Some business owners anxious

By LOU WILIN
STAFF WRITER

The prospect of concrete barricades, orange barrels, ramp closings and traffic tie-ups on Interstate 75 is making some restaurateurs and retailers anxious.

“We’re a little nervous,” said Jennifer Swartzlander, co-owner of Shirley’s Gourmet Popcorn Co., 1042 Interstate Court, near the U.S. 224 exit from I-75. “We rely on traffic from the highway for our business.”

“A large portion of (customers) come off the highway,” she said. “They either have lunch or dinner at Cracker Barrel or stop for coffee at Tim Hortons and see us and stop in.”

Her business neighbor, Suzi Kinn, co-owner of Tim Hortons and Cold Stone Creamery, 1050 Interstate Court, said reconstruction of the U.S. 224 overpass at I-75 a few years ago reduced her business by 30 percent. The ramps were closed then for long periods of time.

Kinn said she is hopeful the construction this time will be less of a drag on her business.

“As long as they don’t close the ramps, I think we’ll be fine,” Kinn said. “If they close those ramps, it’s going to affect everybody tremendously.”

This time around, U.S. 224 and Ohio 12 ramps off I-75 will be closed “at times,” state officials said.

But even if the exit ramp stays open, reducing I-75 traffic to one lane each way can hurt business, Kinn said.

“People are not going to want to get off when you have construction,” she said. “You just want to get through the construction.”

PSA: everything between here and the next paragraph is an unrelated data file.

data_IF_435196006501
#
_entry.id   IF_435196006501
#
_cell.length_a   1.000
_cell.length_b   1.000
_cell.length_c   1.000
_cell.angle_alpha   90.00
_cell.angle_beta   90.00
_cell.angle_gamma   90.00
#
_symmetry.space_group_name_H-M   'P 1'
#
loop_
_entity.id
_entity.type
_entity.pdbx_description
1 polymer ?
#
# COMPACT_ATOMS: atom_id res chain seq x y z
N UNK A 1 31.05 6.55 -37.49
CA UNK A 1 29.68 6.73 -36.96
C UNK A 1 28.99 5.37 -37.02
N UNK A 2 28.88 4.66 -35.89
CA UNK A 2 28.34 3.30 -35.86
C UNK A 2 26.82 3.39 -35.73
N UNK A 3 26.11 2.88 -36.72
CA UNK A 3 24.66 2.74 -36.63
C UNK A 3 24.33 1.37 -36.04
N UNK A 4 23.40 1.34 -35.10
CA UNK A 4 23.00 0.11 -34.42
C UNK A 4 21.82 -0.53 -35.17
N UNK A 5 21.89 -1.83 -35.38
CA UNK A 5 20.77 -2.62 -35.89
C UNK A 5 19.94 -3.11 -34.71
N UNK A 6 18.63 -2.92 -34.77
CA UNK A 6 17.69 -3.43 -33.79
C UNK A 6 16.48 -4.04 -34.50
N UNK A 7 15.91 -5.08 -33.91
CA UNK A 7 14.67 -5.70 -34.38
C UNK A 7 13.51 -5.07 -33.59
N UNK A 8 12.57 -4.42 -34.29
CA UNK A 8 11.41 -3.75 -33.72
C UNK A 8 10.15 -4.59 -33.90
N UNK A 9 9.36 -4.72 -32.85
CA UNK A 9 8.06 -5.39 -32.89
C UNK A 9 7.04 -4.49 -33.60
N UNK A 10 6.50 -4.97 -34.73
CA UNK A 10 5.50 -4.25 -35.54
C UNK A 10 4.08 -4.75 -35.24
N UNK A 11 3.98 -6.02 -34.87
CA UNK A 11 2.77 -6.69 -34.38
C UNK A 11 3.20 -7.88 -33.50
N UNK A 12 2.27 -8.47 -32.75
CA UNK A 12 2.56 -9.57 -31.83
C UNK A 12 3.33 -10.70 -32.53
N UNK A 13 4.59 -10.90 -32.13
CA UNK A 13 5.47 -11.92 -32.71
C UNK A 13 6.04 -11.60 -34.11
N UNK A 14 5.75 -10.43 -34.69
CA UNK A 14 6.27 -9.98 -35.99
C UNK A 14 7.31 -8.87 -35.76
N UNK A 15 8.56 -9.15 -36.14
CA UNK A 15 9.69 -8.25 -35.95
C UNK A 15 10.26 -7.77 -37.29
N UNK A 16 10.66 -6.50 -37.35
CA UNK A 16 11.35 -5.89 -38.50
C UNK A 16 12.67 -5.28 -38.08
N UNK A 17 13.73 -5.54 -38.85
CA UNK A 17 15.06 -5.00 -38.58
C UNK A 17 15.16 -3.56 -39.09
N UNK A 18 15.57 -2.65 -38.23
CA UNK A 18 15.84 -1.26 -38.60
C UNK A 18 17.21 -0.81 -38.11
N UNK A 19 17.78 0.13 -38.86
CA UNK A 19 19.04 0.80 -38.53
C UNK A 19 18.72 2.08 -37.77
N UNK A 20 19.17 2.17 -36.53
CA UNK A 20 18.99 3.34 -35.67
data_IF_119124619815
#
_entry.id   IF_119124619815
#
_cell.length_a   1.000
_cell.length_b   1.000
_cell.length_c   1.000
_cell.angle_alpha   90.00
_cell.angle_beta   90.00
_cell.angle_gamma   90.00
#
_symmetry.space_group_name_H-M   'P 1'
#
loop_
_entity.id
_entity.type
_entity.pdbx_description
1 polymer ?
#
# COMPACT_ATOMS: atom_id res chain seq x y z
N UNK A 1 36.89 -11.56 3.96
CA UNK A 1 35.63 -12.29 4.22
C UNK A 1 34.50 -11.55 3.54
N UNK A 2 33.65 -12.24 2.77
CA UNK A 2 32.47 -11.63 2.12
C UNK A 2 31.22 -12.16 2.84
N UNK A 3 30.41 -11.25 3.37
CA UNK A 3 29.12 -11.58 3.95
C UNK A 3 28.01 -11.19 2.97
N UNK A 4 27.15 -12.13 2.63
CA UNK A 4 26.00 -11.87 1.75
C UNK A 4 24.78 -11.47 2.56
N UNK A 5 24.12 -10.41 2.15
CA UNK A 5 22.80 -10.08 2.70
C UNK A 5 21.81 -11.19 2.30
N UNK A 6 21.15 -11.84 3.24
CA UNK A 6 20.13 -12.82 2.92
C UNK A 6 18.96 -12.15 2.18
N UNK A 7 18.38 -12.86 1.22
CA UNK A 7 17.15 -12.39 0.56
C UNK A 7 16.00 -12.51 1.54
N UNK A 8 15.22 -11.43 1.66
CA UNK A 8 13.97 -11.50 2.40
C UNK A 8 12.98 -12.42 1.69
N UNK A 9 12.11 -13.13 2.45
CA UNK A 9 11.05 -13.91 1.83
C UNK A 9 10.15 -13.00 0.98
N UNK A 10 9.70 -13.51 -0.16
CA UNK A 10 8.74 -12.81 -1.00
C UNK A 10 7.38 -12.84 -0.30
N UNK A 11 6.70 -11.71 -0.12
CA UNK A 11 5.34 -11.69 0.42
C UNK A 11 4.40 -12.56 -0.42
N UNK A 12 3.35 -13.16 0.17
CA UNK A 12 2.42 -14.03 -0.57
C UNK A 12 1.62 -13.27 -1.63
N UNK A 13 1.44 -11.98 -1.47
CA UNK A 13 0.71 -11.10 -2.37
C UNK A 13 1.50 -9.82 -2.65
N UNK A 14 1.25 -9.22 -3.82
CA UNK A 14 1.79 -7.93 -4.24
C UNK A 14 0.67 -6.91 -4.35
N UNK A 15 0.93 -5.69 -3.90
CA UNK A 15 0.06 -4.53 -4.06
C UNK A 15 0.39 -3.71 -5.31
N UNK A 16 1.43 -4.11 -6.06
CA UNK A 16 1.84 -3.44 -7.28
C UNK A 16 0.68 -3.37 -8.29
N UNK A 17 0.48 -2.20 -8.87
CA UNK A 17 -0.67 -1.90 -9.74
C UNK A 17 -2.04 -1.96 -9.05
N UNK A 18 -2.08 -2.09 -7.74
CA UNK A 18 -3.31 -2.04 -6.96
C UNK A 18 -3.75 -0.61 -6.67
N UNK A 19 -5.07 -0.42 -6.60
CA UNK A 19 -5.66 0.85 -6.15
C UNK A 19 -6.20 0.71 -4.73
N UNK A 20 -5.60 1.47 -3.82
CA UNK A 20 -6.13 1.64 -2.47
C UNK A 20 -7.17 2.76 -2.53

“Whenever there’s any type of construction like that, where it’s congested or it’s bogged down or the lanes are reduced, that’s going to affect business,” said John Roether, manager of Steve’s Dakota Grill on Broad Avenue near the U.S. 224 exit.

Hotels like Hilton Garden Inn, Country Inn & Suites, and Holiday Inn Express have no worries, said John Whitson of Whitson Properties, which owns those hotels.

“Hotels are a destination,” he said. “People are going to get to their hotels.”

In fact, the hotels have already benefited.

“We’ve got some hotel business from some of the construction crews,” Whitson said.
But Whitson said he is worried for retailers along I-75.

“They could feel the impact a little bit. People not wanting to deal with the mess and the traffic detours,” he said.

But some restaurateurs said they do not think the construction on I-75 will reduce business.

“I don’t think we’re really worried about it disrupting business,” said Madison Fitzgerald, crew chief for Culver’s. In fact, “We do get busier during construction season because of all of the construction workers.”

Herb Stump, owner of Pilgrim Family Restaurant, 1505 W. Main Cross St. at the Ohio 12 exit, was almost indifferent.

“We really haven’t given it much thought because a lot of my business is local,” Stump said. “We get a few people off the interstate but most of it is local. They can figure out how to get around (construction) to get here.”

All of the businesses expressed support for the widening of I-75 through Findlay, even if it causes them some woes in the meantime.

“As far as the widening, I’m all for it as soon as they get it done,” said John Beeson, manager of Outback Steakhouse, 930 Interstate Drive.

Wilin: 419-427-8413
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